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Published June 26, 2012, 11:33 PM

Fargo looks at letting more mobile food vendors set up

FARGO – To put a twist on an old adage, when one mobile food truck closes, another food cart opens. Amidst the recent demise of the popular Taco Bros. food truck in Fargo, city officials are looking at ordinances to try and make it easier for similar mobile food vendors to do business downtown.

FARGO – To put a twist on an old adage, when one mobile food truck closes, another food cart opens.

Amidst the recent demise of the popular Taco Bros. food truck in Fargo, city officials are looking at ordinances to try and make it easier for similar mobile food vendors to do business downtown.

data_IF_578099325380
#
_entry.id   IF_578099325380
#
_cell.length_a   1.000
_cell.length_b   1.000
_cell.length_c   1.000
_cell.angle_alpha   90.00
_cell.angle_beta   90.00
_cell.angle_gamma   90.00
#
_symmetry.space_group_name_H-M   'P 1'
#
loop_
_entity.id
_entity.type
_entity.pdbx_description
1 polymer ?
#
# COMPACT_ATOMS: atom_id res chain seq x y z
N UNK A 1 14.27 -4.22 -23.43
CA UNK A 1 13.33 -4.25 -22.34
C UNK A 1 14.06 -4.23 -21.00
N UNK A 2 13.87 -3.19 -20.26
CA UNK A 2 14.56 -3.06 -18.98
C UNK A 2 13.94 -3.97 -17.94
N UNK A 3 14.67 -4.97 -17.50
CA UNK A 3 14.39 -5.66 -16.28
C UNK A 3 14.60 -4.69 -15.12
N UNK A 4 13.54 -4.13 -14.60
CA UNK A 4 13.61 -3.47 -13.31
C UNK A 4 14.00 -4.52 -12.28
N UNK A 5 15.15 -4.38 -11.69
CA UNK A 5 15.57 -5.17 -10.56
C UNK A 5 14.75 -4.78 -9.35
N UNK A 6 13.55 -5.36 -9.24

According to Bob Stein, a senior planner for Fargo, the city allows two options for mobile food carts: Businesses can set up shop on private property, like with Taco Bros., or they can get a license to sell food on the city’s sidewalk.

What the city does not allow for is for a mobile food vendor to sell food from a parking lot or on the street.

“Right now, the ordinance reads that you can’t conduct sales from the street,” he says. “You can’t come and park in a parking space and start selling your product.”

Until recently, Stein says the city hadn’t thought too much about changing the ordinance, until a potential vendor approached him to ask about getting set up.

Now, city committees are looking at ways to permit more mobile food carts to sell food downtown, with one discussing the issue today.